It’s hard to survive on your own as a digital media startup—even if you have 2.4 billion monthly video views. That was the conclusion of NowThis (with those big view numbers), Thrillist and The Dodo, which combined with Discovery Communications’ Seeker and SourceFeed Studios to create a new holding company, Group Nine Media. Discovery poured in $100 million for a 35% stake and the chance to take a majority stake over time.
What do these startups have in common? The Lerer family, as Ken Lerer of the VC firm Lerer Hippeau has stakes in all the startups, while his son Ben Lerer runs Thrillist and daughter Izzie Lerer runs The Dodo.
The premise behind the roll-up—one of the biggest in the digital media sector, which values the new company at around $550 million—parallels other partnerships between legacy media and startups that took place last year: NBCUniversal’s investments in BuzzFeed and Vox; Disney’s $200 million investment in Vice Media; and, more recently, Univision’s purchase of Gawker and Fusion. The bottom line seems to be that legacy and digital-native publishers need each other.
Scale and Millennials
If you had to sum up the reason for the roll-up, it would come down to two words: scale and Millennials. The startups were all growing but would certainly benefit from the extra reach that Discovery has with its cable channels. And Discovery needed a way to reach younger viewers, which the startups have in spades. According to numbers reported by Variety’s Todd Spangler, all the properties in the roll-up have a majority of users under the age of 34.
The merger also helps drive a more strategic — and therefore more lucrative — advertising business. Advertisers will be able to purchase campaigns across all five properties of Group Nine, as well as work with individual partners. “I think advertisers want fewer, bigger partners, and they want bigger data sets and they want to go deep and wide, and that’s one of the reasons to do this,” Ben Lerer told Ad Age’s Jeremy Barr. Ben Lerer, who was previously founder and CEO of Thrillist, will be Group Nine’s CEO.
Discovery’s offerings in the deal are Seeker, its video network, and SourceFed, a video production company. The two of them together generate more than 3.5 billion video views a month, mostly on Facebook, according to Discovery. NowThis, which specializes in short-form video, is the number one video news publisher on Facebook. The Dodo specializes in animal content, with more than 700 million monthly social video video views, as AdWeek’s Sami Main reported. And Thrillist, known as a “dude-centric” site, has “doubled to almost 20 million monthly unique visitors,” Main wrote.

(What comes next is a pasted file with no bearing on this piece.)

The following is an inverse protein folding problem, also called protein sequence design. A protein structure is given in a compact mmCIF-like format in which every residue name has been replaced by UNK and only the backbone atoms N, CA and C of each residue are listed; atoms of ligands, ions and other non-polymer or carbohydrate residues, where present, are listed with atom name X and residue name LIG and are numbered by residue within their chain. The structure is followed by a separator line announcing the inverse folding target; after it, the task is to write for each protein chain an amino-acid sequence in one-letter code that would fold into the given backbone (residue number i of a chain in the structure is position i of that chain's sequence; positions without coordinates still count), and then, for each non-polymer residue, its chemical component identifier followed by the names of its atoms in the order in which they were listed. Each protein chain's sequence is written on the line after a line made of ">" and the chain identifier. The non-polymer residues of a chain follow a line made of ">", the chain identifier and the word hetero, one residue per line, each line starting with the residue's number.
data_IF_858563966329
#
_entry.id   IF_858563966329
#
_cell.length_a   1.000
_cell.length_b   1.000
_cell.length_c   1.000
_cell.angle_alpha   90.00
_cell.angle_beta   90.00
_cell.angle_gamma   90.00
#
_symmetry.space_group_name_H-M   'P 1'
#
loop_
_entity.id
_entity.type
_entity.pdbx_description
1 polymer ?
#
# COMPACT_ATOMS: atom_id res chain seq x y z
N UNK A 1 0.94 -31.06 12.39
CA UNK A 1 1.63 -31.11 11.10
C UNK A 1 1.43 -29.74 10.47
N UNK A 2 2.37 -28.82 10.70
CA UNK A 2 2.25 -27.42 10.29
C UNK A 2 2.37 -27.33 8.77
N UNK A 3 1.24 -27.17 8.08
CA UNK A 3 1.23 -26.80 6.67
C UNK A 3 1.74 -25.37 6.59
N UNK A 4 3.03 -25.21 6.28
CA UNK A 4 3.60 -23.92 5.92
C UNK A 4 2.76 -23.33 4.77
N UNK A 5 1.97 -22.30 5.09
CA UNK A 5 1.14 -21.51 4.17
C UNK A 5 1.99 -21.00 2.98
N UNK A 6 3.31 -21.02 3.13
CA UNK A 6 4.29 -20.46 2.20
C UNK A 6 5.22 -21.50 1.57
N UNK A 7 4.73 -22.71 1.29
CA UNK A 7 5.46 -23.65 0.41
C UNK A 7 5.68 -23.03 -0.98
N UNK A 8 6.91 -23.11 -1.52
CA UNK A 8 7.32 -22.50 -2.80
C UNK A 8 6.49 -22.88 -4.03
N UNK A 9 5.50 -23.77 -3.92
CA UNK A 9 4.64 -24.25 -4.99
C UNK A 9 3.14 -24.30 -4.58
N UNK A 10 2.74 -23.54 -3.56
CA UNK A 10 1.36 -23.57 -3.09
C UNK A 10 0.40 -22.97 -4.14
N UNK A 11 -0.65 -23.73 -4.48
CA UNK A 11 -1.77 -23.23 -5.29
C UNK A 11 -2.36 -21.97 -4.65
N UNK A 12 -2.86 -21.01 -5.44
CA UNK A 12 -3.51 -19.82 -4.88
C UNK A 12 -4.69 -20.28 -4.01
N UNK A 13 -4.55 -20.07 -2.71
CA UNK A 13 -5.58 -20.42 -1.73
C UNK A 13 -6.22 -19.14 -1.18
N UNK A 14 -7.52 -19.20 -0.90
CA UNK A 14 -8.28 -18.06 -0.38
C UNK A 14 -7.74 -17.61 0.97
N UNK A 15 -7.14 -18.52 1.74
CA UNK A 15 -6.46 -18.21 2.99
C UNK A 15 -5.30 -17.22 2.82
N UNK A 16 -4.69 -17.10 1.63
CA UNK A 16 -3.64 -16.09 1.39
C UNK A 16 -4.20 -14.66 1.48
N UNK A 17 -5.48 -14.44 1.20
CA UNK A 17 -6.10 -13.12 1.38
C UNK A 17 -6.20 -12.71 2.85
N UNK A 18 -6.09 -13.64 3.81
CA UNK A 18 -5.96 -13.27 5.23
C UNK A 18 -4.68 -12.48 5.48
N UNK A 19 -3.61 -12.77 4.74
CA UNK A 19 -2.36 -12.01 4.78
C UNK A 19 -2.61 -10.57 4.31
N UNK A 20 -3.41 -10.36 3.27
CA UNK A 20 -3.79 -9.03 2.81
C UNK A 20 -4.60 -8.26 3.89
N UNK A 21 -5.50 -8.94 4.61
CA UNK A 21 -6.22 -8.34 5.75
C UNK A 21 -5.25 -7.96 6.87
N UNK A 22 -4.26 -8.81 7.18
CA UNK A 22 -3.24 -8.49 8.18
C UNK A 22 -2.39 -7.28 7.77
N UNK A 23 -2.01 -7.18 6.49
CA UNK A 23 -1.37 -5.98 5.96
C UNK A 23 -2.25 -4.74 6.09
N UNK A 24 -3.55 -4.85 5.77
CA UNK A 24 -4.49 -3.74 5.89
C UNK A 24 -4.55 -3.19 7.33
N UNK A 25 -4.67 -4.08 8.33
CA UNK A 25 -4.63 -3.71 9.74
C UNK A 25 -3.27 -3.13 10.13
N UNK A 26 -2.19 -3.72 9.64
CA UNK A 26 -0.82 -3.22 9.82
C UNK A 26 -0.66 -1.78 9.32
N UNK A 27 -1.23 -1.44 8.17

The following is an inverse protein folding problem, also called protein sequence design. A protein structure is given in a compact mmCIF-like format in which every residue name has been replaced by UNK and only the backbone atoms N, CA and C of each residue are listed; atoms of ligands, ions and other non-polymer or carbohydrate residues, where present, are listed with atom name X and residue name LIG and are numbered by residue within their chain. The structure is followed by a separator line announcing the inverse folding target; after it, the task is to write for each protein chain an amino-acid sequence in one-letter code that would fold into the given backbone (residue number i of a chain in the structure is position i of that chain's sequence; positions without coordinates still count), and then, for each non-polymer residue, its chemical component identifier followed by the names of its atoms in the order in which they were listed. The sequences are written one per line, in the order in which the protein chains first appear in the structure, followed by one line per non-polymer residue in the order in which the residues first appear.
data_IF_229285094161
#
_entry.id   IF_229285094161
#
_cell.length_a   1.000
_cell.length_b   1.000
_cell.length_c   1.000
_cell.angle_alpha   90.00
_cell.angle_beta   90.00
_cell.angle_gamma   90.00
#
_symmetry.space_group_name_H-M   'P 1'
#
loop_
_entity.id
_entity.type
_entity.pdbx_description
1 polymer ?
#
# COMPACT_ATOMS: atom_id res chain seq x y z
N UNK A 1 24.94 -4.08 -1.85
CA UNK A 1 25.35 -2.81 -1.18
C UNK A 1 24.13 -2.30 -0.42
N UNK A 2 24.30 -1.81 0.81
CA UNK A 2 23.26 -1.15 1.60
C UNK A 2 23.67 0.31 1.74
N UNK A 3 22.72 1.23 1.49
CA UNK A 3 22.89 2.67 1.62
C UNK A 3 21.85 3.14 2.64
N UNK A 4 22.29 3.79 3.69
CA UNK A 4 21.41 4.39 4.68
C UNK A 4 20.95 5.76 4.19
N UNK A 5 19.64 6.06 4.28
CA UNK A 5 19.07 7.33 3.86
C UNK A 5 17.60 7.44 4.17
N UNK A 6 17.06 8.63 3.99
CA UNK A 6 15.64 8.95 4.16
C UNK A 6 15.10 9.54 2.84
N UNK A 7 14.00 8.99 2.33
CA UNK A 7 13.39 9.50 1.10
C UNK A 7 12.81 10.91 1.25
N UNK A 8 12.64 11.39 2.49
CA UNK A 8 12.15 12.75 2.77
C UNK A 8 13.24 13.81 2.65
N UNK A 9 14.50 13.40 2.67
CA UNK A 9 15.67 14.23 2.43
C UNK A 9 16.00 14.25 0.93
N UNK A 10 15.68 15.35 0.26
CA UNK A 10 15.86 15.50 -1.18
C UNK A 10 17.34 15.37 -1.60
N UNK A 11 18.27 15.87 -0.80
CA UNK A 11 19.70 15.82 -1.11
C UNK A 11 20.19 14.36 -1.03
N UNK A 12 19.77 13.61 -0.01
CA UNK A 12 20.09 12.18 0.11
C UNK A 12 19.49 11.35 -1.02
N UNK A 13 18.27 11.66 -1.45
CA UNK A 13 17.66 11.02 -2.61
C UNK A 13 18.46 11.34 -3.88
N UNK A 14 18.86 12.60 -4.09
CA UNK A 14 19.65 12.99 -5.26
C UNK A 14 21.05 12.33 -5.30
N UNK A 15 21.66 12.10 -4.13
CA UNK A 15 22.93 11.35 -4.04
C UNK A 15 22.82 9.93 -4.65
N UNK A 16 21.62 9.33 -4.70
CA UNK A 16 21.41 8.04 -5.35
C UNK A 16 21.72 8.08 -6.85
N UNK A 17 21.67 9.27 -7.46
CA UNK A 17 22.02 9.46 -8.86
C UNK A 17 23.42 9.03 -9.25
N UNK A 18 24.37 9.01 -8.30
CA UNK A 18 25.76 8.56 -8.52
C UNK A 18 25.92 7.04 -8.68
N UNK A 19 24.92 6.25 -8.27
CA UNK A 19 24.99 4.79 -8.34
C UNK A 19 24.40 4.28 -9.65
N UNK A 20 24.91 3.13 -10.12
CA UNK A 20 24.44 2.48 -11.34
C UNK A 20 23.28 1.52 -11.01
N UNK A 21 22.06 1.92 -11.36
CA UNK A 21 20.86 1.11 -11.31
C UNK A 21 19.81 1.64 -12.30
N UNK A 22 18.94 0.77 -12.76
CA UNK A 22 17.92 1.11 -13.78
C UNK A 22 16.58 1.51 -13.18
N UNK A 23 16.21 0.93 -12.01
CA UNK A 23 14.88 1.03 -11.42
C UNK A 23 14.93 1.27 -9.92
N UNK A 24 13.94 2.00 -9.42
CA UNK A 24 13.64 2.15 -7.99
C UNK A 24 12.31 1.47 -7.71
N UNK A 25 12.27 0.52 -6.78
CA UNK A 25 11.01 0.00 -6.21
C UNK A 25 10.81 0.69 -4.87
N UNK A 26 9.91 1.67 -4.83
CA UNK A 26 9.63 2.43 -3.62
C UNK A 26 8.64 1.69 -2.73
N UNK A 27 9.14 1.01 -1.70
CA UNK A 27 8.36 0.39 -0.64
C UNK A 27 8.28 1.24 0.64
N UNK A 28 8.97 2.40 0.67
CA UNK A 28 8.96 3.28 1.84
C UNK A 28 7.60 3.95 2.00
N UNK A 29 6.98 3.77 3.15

Pros and Cons of Going Big
But not everything may be rosy with this kind of roll-up. Individual startups run the risk of losing independence and their unique culture, although Group Nine says its individual properties will maintain editorial independence. And expectations can definitely increase with size — just look at the red flags that went up when BuzzFeed missed its revenue targets last year.
Being part of a larger business also pushes these properties to mature. Take the example of Vice Media, which has certainly pushed the boundaries. When a report on Columbia Journalism Review surfaced that Vice had failed to pay its freelancers, media insiders took notice in more ways than one. Tolerance for immaturity wasn’t going to sit with such a valued media property, and Vice was prompted to release a memo verifying it would work on its missteps.
Another thing to note is that more mergers potentially mean fewer leaders in an increasingly competitive digital space. Gawker, beloved by the Internet, couldn’t survive on its own after it went bankrupt and had to essentially put itself up for auction. Univision saw what purchasing it could do for its company, and vice versa. As AdWeek’s Sami Main wrote, “This merging of brands seems to create competition for the leader position for the next decade across mobile and other content areas.”
It will certainly be interesting to watch how these investments pan out — and what other mergers may be looming as consolidation continues among digital media startups.